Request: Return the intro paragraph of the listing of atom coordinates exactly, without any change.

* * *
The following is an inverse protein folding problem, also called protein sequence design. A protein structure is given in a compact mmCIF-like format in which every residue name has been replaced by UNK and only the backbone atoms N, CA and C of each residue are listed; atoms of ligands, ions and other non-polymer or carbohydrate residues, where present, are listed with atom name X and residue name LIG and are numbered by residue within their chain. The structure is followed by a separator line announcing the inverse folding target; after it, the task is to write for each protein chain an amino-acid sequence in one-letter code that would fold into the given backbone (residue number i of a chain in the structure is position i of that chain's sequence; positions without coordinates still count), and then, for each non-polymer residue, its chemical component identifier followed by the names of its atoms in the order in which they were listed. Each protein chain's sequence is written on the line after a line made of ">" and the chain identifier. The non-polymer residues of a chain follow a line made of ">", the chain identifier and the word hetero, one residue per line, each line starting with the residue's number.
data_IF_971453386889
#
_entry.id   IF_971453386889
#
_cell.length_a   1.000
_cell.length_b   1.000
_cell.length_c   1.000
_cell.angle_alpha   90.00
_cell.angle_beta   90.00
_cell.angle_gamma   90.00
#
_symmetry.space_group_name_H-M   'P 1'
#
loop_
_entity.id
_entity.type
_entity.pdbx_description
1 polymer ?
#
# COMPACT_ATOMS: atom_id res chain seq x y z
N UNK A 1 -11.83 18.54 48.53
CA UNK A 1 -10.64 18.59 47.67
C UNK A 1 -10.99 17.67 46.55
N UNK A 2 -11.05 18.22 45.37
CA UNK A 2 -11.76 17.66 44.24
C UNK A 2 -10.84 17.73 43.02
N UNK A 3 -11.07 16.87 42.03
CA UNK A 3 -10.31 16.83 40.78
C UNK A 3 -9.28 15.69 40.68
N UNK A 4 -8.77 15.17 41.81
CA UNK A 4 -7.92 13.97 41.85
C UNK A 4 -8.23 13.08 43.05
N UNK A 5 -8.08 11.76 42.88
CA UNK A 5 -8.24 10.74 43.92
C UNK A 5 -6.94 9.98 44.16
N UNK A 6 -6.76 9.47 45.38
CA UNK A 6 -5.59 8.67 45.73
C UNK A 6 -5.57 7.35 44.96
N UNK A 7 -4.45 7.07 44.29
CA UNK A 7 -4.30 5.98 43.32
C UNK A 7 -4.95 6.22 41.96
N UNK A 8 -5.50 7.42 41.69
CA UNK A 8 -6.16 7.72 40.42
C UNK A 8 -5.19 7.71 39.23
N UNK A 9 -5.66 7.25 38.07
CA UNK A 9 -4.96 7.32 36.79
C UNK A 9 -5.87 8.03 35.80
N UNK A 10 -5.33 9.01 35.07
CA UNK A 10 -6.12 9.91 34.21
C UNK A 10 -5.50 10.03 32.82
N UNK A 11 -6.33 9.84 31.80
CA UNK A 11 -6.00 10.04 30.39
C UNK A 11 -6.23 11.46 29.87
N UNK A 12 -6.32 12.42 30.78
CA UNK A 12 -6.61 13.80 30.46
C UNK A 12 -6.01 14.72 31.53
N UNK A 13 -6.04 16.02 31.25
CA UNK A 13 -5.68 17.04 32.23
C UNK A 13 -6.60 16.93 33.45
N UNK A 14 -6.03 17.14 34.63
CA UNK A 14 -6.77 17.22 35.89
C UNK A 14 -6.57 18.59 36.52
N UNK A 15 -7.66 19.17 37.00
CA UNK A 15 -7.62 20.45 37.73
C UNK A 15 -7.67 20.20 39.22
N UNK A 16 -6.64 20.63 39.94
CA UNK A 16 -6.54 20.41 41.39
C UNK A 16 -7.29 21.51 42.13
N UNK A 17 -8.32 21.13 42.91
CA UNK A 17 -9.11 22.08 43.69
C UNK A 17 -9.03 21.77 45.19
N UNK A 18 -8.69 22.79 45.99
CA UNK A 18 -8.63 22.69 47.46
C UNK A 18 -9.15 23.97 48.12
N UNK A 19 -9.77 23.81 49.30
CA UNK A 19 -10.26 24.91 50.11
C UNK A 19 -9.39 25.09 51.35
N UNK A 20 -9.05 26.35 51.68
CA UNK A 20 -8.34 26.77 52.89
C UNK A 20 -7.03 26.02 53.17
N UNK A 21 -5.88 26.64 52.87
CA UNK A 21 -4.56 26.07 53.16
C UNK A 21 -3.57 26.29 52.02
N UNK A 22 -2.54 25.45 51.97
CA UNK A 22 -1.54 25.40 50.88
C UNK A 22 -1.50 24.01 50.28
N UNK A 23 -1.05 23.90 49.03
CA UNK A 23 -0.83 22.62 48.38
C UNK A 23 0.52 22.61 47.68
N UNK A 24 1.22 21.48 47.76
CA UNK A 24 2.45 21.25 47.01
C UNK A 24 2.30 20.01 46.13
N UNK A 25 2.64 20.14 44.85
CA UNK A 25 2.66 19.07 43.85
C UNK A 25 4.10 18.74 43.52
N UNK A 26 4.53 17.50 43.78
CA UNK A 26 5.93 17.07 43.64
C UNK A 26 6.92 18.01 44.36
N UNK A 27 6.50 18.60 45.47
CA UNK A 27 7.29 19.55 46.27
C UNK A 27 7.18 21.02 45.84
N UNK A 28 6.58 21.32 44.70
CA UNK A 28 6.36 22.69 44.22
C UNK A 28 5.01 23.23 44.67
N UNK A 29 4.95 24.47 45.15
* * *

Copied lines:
The following is an inverse protein folding problem, also called protein sequence design. A protein structure is given in a compact mmCIF-like format in which every residue name has been replaced by UNK and only the backbone atoms N, CA and C of each residue are listed; atoms of ligands, ions and other non-polymer or carbohydrate residues, where present, are listed with atom name X and residue name LIG and are numbered by residue within their chain. The structure is followed by a separator line announcing the inverse folding target; after it, the task is to write for each protein chain an amino-acid sequence in one-letter code that would fold into the given backbone (residue number i of a chain in the structure is position i of that chain's sequence; positions without coordinates still count), and then, for each non-polymer residue, its chemical component identifier followed by the names of its atoms in the order in which they were listed. Each protein chain's sequence is written on the line after a line made of ">" and the chain identifier. The non-polymer residues of a chain follow a line made of ">", the chain identifier and the word hetero, one residue per line, each line starting with the residue's number.